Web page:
The first point of contention with Washington in the asylum Iran granted to Saif al-Adel, Al-Qaeda's No.3 man. The United States demands the extradition of this former Egyptian officer, who it claims has direct connections with terrorist networks. Thus, Iran is accused of aiding those linked to Osama bin Laden. But the truth is more subtle, Lambroschini says. Realpolitik considerations lie behind Tehran's so-called cooperation with these elements, but now it is forced to bargain with Washington.

The second major schism between Washington and Tehran is Iran's encouragement of Shi'a elements in Iraq. To loosen America's grip, Tehran's best option is to seek the development of an Islamic Shi'a sister state in Iraq. Unfortunately for Tehran's mullahs, Iraqi clerics seem to advocate a separation between the Koran and the state, a model that could endanger the position of Tehran's ruling clerics.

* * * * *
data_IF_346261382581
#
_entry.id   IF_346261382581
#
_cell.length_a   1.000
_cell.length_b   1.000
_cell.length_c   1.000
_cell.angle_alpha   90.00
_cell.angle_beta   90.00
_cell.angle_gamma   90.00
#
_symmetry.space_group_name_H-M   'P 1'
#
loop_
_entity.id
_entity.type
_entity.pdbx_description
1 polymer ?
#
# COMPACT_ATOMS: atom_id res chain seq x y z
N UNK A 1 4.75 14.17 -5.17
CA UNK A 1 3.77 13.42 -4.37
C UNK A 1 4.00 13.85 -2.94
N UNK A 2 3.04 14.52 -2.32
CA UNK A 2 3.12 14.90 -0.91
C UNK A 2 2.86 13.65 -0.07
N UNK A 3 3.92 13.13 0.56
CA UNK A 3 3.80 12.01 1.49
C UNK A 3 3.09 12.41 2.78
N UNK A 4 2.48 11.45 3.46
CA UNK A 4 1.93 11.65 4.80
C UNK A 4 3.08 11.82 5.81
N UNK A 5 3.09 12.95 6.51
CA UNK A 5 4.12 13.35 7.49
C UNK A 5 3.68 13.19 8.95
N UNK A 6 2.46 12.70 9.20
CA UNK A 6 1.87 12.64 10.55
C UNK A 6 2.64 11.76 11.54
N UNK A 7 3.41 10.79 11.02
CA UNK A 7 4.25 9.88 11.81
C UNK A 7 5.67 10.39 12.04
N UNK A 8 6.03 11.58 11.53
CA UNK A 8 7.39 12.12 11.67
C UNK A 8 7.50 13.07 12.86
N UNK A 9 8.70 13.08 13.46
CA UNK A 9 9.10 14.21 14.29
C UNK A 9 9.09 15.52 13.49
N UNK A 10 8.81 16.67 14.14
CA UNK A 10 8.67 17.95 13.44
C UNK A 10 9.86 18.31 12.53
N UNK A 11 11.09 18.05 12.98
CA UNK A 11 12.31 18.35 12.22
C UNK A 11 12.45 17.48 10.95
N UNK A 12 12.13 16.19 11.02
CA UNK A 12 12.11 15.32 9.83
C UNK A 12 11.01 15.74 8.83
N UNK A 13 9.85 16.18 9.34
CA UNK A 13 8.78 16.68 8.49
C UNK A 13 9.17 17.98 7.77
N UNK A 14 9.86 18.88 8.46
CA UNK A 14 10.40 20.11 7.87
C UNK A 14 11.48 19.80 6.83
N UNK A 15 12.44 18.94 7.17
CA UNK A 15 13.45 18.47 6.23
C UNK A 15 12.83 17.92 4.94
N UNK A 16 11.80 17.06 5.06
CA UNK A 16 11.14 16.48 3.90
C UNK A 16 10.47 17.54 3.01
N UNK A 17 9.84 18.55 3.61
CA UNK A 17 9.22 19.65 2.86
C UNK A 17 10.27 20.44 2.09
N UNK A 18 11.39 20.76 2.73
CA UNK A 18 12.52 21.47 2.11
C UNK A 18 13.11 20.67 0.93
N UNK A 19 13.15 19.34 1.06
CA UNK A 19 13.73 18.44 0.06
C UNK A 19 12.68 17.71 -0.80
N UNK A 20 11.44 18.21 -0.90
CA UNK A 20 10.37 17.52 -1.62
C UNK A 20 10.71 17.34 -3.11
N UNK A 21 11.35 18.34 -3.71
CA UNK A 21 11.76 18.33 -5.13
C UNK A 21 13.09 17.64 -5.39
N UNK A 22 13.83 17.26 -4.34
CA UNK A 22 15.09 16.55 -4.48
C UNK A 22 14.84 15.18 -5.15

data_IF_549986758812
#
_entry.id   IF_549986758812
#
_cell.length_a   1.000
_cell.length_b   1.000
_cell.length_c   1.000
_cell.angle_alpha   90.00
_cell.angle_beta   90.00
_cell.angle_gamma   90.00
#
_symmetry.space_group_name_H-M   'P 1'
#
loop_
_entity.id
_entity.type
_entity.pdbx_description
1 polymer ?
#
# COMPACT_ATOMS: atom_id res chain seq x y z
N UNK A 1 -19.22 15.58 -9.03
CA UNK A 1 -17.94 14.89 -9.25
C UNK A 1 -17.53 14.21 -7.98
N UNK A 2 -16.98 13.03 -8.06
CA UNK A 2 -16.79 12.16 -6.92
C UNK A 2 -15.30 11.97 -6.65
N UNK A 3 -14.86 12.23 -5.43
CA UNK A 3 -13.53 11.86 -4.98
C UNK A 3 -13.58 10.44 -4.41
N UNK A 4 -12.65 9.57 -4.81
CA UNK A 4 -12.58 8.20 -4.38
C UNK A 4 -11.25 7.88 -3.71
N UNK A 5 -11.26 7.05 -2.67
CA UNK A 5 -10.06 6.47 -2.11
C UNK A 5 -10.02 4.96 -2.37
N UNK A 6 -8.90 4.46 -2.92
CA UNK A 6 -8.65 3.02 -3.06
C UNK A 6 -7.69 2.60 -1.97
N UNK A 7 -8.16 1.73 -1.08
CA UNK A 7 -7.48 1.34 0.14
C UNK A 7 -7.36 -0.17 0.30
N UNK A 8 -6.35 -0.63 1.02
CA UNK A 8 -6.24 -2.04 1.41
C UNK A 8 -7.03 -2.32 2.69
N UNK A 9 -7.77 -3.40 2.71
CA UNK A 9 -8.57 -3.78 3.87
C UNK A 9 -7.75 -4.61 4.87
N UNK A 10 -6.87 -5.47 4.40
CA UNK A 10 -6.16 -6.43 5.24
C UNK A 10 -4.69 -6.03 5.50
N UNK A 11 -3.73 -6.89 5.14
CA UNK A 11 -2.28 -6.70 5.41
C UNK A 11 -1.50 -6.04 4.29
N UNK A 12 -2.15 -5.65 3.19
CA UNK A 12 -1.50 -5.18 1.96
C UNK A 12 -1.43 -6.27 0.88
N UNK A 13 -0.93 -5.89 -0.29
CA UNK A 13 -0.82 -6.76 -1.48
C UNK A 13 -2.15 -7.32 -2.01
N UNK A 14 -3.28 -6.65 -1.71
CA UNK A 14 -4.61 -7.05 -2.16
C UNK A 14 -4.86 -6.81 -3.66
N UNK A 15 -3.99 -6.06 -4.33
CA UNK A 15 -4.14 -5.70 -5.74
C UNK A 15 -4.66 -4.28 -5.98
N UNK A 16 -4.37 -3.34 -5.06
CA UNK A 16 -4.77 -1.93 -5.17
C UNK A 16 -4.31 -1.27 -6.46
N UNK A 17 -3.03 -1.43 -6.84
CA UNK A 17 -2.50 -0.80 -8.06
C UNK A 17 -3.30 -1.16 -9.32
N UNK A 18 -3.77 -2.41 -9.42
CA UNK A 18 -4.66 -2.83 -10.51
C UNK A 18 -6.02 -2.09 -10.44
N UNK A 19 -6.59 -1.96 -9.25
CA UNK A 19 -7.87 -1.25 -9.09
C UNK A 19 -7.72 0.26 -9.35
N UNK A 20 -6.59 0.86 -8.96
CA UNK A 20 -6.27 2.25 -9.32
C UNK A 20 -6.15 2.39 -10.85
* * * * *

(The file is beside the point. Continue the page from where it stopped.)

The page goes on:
So Iran is left with a dangerous nuclear option. In spite of its denials, Iran is close to developing a nuclear capability, now seen as the only viable way to deter Washington from making Tehran share the fate of Baghdad.

(RFE/RL's Dora Slaba contributed to this report.)